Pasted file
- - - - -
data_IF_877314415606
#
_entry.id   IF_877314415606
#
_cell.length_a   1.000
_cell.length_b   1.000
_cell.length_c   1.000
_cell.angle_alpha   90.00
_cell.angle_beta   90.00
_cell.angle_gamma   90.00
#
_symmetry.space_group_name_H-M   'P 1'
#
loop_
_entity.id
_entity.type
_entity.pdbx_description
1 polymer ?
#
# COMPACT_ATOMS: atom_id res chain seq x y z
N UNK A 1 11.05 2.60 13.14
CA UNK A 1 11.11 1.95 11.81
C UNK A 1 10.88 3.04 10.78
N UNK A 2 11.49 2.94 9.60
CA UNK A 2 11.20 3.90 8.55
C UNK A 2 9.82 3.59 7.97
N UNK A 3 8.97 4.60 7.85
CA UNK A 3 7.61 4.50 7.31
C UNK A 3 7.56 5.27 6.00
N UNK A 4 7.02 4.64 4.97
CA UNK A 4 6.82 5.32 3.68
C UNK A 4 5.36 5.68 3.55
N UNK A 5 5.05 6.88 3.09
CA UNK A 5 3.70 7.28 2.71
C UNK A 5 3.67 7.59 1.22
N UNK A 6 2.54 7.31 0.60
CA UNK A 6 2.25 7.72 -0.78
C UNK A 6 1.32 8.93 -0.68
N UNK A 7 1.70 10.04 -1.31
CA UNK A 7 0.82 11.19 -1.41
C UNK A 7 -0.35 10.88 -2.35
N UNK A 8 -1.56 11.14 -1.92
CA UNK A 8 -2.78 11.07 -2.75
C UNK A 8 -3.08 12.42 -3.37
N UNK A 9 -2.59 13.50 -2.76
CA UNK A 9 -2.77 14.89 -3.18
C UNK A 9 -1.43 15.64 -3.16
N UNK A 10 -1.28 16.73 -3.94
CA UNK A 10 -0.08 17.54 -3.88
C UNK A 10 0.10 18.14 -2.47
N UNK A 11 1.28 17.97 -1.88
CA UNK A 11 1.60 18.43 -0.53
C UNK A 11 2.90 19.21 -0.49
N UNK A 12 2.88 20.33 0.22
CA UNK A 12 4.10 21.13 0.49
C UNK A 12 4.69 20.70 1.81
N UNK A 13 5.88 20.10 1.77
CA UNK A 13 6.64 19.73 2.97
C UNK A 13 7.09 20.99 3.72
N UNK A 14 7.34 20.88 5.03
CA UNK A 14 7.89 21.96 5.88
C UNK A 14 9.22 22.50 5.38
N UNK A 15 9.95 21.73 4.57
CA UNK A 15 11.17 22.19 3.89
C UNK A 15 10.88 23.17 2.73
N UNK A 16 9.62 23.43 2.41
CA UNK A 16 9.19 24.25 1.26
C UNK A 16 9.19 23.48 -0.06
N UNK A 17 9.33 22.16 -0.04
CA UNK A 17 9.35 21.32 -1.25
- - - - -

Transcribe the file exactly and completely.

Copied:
data_IF_877314415606
#
_entry.id   IF_877314415606
#
_cell.length_a   1.000
_cell.length_b   1.000
_cell.length_c   1.000
_cell.angle_alpha   90.00
_cell.angle_beta   90.00
_cell.angle_gamma   90.00
#
_symmetry.space_group_name_H-M   'P 1'
#
loop_
_entity.id
_entity.type
_entity.pdbx_description
1 polymer ?
#
# COMPACT_ATOMS: atom_id res chain seq x y z
N UNK A 1 11.05 2.60 13.14
CA UNK A 1 11.11 1.95 11.81
C UNK A 1 10.88 3.04 10.78
N UNK A 2 11.49 2.94 9.60
CA UNK A 2 11.20 3.90 8.55
C UNK A 2 9.82 3.59 7.97
N UNK A 3 8.97 4.60 7.85
CA UNK A 3 7.61 4.50 7.31
C UNK A 3 7.56 5.27 6.00
N UNK A 4 7.02 4.64 4.97
CA UNK A 4 6.82 5.32 3.68
C UNK A 4 5.36 5.68 3.55
N UNK A 5 5.05 6.88 3.09
CA UNK A 5 3.70 7.28 2.71
C UNK A 5 3.67 7.59 1.22
N UNK A 6 2.54 7.31 0.60
CA UNK A 6 2.25 7.72 -0.78
C UNK A 6 1.32 8.93 -0.68
N UNK A 7 1.70 10.04 -1.31
CA UNK A 7 0.82 11.19 -1.41
C UNK A 7 -0.35 10.88 -2.35
N UNK A 8 -1.56 11.14 -1.92
CA UNK A 8 -2.78 11.07 -2.75
C UNK A 8 -3.08 12.42 -3.37
N UNK A 9 -2.59 13.50 -2.76
CA UNK A 9 -2.77 14.89 -3.18
C UNK A 9 -1.43 15.64 -3.16
N UNK A 10 -1.28 16.73 -3.94
CA UNK A 10 -0.08 17.54 -3.88
C UNK A 10 0.10 18.14 -2.47
N UNK A 11 1.28 17.97 -1.88
CA UNK A 11 1.60 18.43 -0.53
C UNK A 11 2.90 19.21 -0.49
N UNK A 12 2.88 20.33 0.22
CA UNK A 12 4.10 21.13 0.49
C UNK A 12 4.69 20.70 1.81
N UNK A 13 5.88 20.10 1.77
CA UNK A 13 6.64 19.73 2.97
C UNK A 13 7.09 20.99 3.72
N UNK A 14 7.34 20.88 5.03
CA UNK A 14 7.89 21.96 5.88
C UNK A 14 9.22 22.50 5.38
N UNK A 15 9.95 21.73 4.57
CA UNK A 15 11.17 22.19 3.89
C UNK A 15 10.88 23.17 2.73
N UNK A 16 9.62 23.43 2.41
CA UNK A 16 9.19 24.25 1.26
C UNK A 16 9.19 23.48 -0.06
N UNK A 17 9.33 22.16 -0.04
CA UNK A 17 9.35 21.32 -1.25